Katie Ryan, WattTime
Episode 25 | November 5, 2018
WattTime aims to increase energy choice and automate emissions reductions with just two lines of code. Katie Ryan, Director of Partnerships, explains how their simple solution can increase renewable energy on the electric grid and operate more efficiently.
#GOTV PSA: It’s our civic responsibility to choose our representatives, and Mid-Term Election Day is tomorrow, Tuesday, November 6th! Katie says it best: “I just hope that everybody exercises their freedom to vote.”
From Hotdogger to Sustainability Maven
Katie Ryan’s leadership in sustainability and communications, most recently as the Director of Partnerships for WattTime, has its roots on the Oscar Mayer Wienermobile. Engaging with communities while traveling the country as a hotdogger led her into a communications and public relations career, serving clients in education technology and other fields. Her interest in energy was sparked when she ran PR for Green Mountain Energy, a 100 percent renewable electricity retailer, and then joined the sustainability team at parent company NRG, which set aggressive sustainability goals such as a 90 percent reduction in carbon emissions.
“I just really became enamored with the energy industry,” Katie says. “It’s a powerful place to reach scale when it comes to addressing important issues like climate change.”
Cleaner Energy Through Energy Choice
She joined WattTime as the Director of Partnerships this year to continue her focus on creating impact at scale. “The thing that’s most important to me in sustainability is how can there be systemic change,” she continues. “The work that we’re doing at WattTime is centered around giving people choice in choosing cleaner energy.”
It starts with measuring the emissions associated with the specific power plant that delivers the electricity we use from the grid at any given time in any given place. From there, it is possible to automate our variable-use devices and appliances to optimize for environmental impact and cost.
“70 percent of our devices don’t actually need electricity constantly. They are flexible in their energy use,” notes Katie. “What we’ve done at WattTime is we’ve taken all of those algorithms and machine learning capabilities and turned them into two really simple lines of code that any smart device can implement right away, and it optimizes to choose when cleaner energy is available versus dirtier energy in a way that you wouldn’t even notice. It’s kind of amazing, but it really doesn’t impact cost or comfort or functionality.”
For example, your refrigerator just needs to run a few minutes every hour to keep its contents cold. It doesn’t really matter which minutes in that hour that the refrigerator is using power. At any given moment, WattTime knows if the electricity usage would cause a coal plant to fire up to meet the demand and can predict if a surplus of wind energy is about to hit the grid. Then it can direct the appliance to turn on when the grid is cleanest.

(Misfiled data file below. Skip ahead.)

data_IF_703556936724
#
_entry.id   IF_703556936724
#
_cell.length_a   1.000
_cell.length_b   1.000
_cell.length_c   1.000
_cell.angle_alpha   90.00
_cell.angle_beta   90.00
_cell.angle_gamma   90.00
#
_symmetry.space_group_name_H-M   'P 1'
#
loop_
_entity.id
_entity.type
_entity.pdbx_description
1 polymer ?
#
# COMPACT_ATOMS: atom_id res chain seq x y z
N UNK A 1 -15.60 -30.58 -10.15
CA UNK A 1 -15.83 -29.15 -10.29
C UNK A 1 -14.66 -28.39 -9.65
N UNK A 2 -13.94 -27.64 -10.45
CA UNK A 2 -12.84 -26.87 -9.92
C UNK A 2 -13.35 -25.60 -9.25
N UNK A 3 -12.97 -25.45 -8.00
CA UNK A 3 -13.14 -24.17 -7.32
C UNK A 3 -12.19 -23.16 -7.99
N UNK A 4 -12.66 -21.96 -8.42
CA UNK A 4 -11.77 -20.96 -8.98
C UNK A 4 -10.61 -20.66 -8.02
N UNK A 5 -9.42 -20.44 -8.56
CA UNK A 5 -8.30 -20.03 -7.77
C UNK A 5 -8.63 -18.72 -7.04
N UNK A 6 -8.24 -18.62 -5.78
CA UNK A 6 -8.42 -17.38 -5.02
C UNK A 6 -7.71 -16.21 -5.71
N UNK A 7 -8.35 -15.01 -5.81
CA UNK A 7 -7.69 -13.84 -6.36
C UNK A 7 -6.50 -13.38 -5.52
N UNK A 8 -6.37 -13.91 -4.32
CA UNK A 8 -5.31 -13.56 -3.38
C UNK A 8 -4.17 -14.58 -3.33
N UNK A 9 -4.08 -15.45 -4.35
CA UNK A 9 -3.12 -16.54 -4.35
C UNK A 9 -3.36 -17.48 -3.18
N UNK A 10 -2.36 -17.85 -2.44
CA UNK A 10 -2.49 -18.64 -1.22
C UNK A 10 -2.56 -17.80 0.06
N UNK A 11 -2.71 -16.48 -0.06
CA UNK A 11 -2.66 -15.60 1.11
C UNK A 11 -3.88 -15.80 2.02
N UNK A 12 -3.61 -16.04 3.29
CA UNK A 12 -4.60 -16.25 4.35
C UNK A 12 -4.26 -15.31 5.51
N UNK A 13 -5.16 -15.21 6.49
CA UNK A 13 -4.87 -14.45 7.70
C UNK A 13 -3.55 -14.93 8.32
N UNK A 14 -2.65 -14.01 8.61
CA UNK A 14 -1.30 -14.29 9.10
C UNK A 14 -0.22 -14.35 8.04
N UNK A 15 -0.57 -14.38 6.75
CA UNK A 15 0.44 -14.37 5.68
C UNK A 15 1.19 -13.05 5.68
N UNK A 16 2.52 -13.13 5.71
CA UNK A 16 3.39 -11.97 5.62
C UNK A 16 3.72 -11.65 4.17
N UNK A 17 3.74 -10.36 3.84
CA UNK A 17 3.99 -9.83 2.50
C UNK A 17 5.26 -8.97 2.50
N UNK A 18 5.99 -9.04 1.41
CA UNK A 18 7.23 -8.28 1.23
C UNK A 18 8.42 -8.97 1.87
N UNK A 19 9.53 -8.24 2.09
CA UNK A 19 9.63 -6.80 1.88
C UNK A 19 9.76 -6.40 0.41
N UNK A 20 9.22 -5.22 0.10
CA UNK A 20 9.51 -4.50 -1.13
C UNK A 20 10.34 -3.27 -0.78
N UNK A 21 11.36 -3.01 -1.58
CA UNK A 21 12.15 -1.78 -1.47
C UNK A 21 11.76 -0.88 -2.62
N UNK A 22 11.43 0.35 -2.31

By avoiding the curtailment of renewable energy sources, Katie says that we can avoid wasting clean energy from wind energy and solar power generation facilities. “Those small adjustments make a big difference.”
Katie shows us a demonstration of WattTime using a lamp she brought to our studio. She explains: “I’ve taken a smart plug that has a signal from WattTime monitoring what is going on right now in Austin, Texas. It is telling the lamp when is a good time to be on and when is a good time to not run. WattTime can do a variety of different on-off signals, and the current signal that we have is really conservative. This smart plug is being told to turn on for at least five minutes out of every 15 minutes. If the light goes out, it means that coal would be the next power plant to come on to keep this device running.”
As McKay notes, this lamp is a bit like the canary in the coal plant. Fortunately, the light stays on, indicating that our power mix at this moment is pretty clean!
Change at Scale for the Future
As adoption of smart devices continue to grow worldwide, WattTime sees the potential for their solution to achieve significant scale without a significant investment or inconvenience to energy consumers. “In an ideal world,” says Katie, “you’ll purchase a smart thermostat. It’ll be optimized for emissions reduction and you won’t have to think twice about it, and because it’s two lines of code it doesn’t change the cost. You won’t have a consumer impact to having those two lines of code.”
We discuss a couple of case studies using WattTime’s technology:
- Google is the largest corporate purchaser of renewable energy in the country. The company has evolved from purchasing renewable energy credits (RECs) to building onsite generation, and it now uses WattTime to heatmap the greenhouse gas emissions from each of its data centers in real time. The immediacy and actionability of this data is a major improvement for Google and will hopefully inspire other companies to follow its lead.
- WattTime is partnering with demand response aggregators and utilities to combine demand response with its Automated Emissions Reduction solution. In addition to helping the utility avoid peaker plant production and excessive energy prices during periods of high electricity demand, the partnership can “tune” the household’s HVAC all year round to improve the environmental benefit.
This technology is a great fit for companies and organizations with sustainability goals, utilities, demand response aggregators, and smart device makers, all of whom can learn more at WattTime.org. As a mission-based non-profit, WattTime operates with a sustainable business model and is motivated to ensure wide adoption of the solution. “Our technology costs money, but our goal is to make sure that it scales,” Katie says. “We like to work with everybody and we just want it to work, which makes it really nice to work with us.”